Advertising Week 2018: Questions on AI and voice

What leaders at the NYC conference expect marketers to think about if they don't want to be left behind.

The conversation around voice and AI seems to have moved away from “if” brands should be investing in these technologies and towards the “how” of actually implementing them.

In Canada, AI-powered voice is a bit under-developed compared to the U.S., thanks largely to the fact that Google Home and Amazon Echo only recently launched here. But given how we’ve seen the voice assistant space grow, the time to play wait-and-see is long gone.

“Voice is the most competitive field ever, because it completely levels the field among every brand active there,” said Pat Higbie, CEO of developer XAPPmedia. “This space is moving faster than you think, so it’s important to get in the race now because this isn’t a market where you can build it and they will come. You need to drive users to your voice experiences. With web search, you get a page full of results. With voice, there is only one, so if you’re any lower than that, you’re invisible.”

Illustrating how important discoverability is, Higbie played a clip of a user asking to find an SUV, which brought up a vehicle finder voice app from Toyota. While the app brought up questions that hit on Toyota’s brand values (one prompt asked the user if they wanted something that was “rugged” or “elegant”), the user would have never experienced them if it had landed on an app from another automaker.

“Search is important, and users are asking a lot of questions we haven’t even thought of,” Higbie said. “That’s why it’s important to measure and reassess and adjust constantly.”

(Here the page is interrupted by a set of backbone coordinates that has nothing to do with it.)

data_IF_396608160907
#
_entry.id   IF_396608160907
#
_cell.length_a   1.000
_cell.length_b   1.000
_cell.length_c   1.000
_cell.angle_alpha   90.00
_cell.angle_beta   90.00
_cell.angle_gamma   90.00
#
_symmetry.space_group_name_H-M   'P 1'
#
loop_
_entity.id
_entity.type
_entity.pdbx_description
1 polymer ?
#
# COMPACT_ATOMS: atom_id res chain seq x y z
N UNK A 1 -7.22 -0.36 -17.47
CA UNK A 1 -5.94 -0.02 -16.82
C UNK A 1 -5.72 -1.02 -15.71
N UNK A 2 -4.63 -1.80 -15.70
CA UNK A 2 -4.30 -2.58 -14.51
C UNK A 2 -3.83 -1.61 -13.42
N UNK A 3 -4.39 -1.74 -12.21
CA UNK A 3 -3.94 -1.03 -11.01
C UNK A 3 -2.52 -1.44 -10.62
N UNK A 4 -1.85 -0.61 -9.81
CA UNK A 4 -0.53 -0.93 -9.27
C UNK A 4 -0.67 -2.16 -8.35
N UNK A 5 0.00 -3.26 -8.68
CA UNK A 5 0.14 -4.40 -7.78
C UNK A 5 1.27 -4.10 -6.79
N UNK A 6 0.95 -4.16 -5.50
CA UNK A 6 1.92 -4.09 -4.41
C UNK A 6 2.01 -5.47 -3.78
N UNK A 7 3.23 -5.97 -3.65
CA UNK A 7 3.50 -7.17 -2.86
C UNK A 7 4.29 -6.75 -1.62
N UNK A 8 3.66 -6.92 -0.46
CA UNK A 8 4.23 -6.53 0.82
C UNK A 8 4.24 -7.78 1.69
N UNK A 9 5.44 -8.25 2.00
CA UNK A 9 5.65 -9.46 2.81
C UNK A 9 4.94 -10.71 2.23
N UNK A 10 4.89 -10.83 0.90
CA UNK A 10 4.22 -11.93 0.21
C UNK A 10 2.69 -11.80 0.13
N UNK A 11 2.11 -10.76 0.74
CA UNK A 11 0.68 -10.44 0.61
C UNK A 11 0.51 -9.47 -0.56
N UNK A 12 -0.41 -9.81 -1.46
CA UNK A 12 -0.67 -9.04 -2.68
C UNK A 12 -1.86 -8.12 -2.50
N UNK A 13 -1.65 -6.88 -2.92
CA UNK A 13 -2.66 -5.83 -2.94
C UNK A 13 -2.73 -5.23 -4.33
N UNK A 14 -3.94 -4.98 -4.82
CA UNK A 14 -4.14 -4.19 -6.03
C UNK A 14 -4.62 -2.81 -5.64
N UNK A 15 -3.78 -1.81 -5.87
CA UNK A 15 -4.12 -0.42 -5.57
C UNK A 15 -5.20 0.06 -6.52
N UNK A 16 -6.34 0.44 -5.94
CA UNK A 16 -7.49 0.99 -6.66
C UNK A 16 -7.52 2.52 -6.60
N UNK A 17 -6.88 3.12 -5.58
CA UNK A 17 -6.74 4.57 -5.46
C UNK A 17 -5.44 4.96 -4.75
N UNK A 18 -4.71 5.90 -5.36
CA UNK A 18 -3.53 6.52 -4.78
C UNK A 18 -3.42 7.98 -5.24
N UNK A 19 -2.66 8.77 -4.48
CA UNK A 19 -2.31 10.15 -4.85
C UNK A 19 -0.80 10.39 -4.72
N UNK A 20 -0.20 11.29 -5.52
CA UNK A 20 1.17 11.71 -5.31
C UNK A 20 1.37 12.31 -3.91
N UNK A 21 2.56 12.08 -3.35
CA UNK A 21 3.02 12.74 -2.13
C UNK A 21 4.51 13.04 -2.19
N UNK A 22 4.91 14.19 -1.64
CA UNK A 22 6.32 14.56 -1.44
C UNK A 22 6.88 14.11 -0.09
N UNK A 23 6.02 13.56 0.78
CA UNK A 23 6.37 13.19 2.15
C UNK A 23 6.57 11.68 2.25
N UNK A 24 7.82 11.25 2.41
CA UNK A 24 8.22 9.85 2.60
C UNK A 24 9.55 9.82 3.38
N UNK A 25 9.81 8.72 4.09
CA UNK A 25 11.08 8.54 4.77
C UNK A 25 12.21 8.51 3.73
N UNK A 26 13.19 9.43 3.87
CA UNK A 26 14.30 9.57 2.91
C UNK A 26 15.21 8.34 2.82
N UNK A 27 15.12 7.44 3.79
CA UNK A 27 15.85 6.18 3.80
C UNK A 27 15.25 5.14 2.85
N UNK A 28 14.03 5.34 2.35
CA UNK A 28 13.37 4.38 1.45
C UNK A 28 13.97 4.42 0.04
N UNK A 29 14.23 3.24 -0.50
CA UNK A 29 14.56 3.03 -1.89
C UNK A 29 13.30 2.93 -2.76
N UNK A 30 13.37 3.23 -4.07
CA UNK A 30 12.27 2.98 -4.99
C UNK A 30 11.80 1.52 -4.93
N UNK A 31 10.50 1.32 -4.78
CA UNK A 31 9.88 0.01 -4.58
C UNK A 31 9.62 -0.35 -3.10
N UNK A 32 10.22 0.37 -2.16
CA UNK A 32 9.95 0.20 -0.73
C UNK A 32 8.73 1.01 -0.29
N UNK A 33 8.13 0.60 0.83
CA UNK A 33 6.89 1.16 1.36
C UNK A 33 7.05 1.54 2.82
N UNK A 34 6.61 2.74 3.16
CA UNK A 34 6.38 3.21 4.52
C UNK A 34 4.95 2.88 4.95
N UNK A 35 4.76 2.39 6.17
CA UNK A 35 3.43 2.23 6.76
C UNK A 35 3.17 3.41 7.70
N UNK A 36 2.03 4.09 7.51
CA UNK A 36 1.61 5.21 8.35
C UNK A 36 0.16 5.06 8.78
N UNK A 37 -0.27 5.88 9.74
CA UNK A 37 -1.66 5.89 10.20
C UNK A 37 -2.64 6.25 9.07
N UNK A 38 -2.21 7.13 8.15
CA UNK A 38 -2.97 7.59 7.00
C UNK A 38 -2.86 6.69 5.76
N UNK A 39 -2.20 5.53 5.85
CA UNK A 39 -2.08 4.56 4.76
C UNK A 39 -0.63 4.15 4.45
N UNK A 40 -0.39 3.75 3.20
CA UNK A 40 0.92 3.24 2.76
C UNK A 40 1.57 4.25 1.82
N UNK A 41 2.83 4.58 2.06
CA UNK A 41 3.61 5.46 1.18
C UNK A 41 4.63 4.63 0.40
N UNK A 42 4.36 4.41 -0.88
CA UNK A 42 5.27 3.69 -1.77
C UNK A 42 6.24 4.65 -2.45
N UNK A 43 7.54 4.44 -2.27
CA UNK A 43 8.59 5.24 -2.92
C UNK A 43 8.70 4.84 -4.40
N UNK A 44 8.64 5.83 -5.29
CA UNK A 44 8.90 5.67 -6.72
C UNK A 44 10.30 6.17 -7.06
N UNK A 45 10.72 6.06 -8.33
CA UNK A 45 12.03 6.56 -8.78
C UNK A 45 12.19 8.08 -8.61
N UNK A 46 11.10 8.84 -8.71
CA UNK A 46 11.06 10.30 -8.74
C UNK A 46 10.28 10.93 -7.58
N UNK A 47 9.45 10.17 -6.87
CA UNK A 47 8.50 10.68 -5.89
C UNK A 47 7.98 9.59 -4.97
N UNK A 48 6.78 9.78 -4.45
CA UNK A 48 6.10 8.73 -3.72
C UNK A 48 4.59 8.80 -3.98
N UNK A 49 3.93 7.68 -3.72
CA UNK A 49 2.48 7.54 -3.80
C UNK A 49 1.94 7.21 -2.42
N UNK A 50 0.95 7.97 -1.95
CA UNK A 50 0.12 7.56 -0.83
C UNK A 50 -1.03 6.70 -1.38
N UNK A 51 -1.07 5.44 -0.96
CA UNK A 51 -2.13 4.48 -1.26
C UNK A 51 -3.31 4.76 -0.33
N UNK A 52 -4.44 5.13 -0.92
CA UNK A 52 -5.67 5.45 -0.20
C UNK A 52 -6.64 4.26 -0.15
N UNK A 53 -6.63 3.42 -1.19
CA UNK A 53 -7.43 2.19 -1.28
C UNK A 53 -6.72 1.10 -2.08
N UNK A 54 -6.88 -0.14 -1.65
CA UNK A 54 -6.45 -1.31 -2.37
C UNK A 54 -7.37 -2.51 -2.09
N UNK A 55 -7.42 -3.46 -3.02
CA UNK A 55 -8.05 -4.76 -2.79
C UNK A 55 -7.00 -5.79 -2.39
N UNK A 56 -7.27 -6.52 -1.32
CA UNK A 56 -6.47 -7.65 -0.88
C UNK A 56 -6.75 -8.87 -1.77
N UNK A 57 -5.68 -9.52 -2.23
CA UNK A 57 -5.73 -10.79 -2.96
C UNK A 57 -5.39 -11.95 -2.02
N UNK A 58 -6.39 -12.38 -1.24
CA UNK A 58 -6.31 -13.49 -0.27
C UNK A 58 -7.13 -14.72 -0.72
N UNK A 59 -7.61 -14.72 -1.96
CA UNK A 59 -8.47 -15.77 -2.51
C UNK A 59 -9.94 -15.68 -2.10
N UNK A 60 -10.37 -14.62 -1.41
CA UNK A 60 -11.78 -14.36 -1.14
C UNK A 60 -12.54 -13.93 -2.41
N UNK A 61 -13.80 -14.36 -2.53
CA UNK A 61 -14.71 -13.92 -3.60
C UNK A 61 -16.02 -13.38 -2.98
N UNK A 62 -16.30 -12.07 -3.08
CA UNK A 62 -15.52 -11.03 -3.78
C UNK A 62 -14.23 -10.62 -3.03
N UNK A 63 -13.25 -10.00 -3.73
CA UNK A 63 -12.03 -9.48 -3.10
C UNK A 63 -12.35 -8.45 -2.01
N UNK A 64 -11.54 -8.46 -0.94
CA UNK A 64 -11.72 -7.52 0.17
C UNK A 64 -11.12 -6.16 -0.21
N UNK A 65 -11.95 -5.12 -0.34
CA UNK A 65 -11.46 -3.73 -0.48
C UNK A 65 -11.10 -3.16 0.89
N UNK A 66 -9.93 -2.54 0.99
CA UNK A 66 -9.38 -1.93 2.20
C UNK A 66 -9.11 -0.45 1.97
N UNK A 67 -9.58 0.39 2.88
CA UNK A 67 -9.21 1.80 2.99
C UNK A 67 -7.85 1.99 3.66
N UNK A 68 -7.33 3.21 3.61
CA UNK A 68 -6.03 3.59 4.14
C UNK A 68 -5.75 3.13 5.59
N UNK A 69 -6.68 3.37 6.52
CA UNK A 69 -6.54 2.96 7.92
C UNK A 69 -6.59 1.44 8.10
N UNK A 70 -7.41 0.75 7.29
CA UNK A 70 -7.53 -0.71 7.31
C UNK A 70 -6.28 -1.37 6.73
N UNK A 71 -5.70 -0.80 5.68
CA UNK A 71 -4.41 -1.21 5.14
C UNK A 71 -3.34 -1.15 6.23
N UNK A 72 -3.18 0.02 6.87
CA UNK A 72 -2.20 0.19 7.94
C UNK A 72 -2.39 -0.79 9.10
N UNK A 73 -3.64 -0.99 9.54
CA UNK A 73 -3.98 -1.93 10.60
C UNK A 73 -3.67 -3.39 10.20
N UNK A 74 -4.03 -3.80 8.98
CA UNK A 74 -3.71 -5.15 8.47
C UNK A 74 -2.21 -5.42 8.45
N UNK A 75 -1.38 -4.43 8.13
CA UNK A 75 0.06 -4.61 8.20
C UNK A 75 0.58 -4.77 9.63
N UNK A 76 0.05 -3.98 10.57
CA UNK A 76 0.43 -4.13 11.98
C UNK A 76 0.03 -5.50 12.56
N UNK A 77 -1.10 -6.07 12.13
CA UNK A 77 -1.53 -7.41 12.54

Higbie said voice needs to be integrated with the rest of a brand’s marketing and communications strategy for it to be effective, with Doug Rozen, chief media officer of 360i, saying they should be promoted like social handles, call numbers or website URLs if people are actually going to use them.

For marketers who can’t shake images of AI systems going rogue and potentially doing something that negatively impacts a brand, they don’t need to be experts to think proactively. But they need to have a basic knowledge of how it works so they can clearly communicate with agencies and developers the needs and eventual use cases of the AI system. That way it can be trained and tested properly.

“We get clients that have trust concerns,” said Rob Wilk, head of North American search sales for Microsoft. “So how do they know if it’s real, fake, bad or if it’s going to work. And we just say to test it, the way you would anything else. Due diligence works and not doing it doesn’t.”

“One of the concepts of machine-learning is that you can’t assume it’s going to work,” added Evan Simeone, SVP of product management at PubMatic. “You take some of your data and set it aside as a test case. It’s a shift from an engineering perspective to a scientific and experimental process. You gotta try it out, and use your data and problem set. You need to think about the data you’re using from the beginning.”

Wilk brought up the example of an automatic soap dispenser that was developed by a team of white engineers and would not work when non-white hands passed in front of the sensor. He said that showed how building something on incomplete data and not thinking through all the use cases can lead to a system that doesn’t work, and can actually be harmful for a product or company.